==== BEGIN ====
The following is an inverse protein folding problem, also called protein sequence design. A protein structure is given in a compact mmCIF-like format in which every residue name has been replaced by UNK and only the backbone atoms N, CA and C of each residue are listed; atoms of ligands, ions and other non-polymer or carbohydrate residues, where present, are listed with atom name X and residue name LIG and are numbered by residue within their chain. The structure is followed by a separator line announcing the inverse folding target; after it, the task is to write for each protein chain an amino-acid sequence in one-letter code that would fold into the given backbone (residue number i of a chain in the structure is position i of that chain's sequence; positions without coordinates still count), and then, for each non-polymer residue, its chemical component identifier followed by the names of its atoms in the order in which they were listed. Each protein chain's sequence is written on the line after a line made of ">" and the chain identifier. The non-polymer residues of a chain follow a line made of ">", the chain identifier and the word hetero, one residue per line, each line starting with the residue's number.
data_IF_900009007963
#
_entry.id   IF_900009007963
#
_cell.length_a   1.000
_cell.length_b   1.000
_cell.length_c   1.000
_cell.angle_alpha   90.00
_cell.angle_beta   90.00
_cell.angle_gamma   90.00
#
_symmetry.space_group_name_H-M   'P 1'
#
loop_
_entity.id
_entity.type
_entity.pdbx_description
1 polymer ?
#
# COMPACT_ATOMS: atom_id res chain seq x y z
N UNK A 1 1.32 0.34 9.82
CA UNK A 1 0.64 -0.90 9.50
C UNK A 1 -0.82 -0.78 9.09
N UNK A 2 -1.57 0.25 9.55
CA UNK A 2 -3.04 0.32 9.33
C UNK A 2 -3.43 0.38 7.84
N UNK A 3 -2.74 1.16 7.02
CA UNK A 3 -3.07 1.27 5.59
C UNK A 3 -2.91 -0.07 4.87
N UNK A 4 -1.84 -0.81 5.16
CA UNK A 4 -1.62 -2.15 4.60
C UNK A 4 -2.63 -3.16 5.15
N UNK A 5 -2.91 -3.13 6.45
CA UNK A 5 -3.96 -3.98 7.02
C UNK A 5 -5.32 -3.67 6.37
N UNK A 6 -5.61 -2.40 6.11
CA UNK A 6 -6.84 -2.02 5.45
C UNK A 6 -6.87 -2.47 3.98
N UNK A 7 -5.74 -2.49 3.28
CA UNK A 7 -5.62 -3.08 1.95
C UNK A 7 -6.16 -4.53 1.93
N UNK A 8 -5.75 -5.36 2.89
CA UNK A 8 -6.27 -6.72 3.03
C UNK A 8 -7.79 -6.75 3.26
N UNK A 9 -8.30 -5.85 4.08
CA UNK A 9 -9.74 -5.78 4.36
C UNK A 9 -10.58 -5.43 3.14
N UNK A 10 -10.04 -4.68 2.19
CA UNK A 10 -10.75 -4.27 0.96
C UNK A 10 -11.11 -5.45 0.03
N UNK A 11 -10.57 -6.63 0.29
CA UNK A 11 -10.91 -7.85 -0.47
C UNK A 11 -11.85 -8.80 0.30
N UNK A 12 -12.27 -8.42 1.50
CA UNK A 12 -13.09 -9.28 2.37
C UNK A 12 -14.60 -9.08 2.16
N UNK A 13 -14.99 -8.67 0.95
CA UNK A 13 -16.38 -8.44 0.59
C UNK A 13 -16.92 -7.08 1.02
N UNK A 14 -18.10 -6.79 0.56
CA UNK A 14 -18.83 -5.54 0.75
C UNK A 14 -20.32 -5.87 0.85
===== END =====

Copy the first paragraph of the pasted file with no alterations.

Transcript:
The following is an inverse protein folding problem, also called protein sequence design. A protein structure is given in a compact mmCIF-like format in which every residue name has been replaced by UNK and only the backbone atoms N, CA and C of each residue are listed; atoms of ligands, ions and other non-polymer or carbohydrate residues, where present, are listed with atom name X and residue name LIG and are numbered by residue within their chain. The structure is followed by a separator line announcing the inverse folding target; after it, the task is to write for each protein chain an amino-acid sequence in one-letter code that would fold into the given backbone (residue number i of a chain in the structure is position i of that chain's sequence; positions without coordinates still count), and then, for each non-polymer residue, its chemical component identifier followed by the names of its atoms in the order in which they were listed. Each protein chain's sequence is written on the line after a line made of ">" and the chain identifier. The non-polymer residues of a chain follow a line made of ">", the chain identifier and the word hetero, one residue per line, each line starting with the residue's number.